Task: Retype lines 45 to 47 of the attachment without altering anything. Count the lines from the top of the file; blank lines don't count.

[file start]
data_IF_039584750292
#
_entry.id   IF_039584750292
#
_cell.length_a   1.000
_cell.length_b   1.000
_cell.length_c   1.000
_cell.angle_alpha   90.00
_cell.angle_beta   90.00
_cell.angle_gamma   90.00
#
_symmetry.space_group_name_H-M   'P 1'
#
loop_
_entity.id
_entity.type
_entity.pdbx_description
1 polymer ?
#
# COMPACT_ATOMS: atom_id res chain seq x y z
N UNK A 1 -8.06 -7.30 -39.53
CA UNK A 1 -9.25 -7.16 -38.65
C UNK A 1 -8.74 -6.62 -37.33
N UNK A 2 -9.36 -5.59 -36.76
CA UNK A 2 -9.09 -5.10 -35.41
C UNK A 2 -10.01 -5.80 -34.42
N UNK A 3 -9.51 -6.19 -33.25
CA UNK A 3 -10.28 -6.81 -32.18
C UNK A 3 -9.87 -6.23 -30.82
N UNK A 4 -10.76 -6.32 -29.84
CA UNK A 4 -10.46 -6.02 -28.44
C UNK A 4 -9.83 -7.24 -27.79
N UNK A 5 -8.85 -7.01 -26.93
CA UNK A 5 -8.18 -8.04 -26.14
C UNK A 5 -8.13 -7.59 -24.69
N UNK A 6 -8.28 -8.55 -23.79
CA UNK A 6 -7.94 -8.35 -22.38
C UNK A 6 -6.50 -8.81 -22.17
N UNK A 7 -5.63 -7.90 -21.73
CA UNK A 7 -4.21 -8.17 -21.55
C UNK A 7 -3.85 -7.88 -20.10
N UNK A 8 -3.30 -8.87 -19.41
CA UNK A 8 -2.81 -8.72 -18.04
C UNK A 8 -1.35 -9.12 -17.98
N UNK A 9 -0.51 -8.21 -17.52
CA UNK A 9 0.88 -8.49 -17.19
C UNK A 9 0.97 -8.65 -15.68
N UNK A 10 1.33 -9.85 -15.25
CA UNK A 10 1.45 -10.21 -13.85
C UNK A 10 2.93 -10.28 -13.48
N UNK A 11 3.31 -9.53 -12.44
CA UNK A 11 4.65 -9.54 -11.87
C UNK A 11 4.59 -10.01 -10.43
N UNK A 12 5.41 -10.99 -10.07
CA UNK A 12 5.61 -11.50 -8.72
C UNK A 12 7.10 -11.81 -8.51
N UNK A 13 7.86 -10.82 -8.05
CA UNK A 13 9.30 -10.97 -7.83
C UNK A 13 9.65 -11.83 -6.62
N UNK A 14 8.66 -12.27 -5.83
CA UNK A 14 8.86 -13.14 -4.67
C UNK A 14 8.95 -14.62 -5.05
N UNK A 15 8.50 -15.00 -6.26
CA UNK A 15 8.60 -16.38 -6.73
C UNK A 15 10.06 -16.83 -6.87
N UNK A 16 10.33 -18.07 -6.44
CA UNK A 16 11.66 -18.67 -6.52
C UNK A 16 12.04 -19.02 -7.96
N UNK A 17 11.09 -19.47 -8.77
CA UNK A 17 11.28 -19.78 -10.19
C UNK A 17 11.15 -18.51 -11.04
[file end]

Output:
N UNK A 9 -0.51 -8.21 -17.52
CA UNK A 9 0.88 -8.49 -17.19
C UNK A 9 0.97 -8.65 -15.68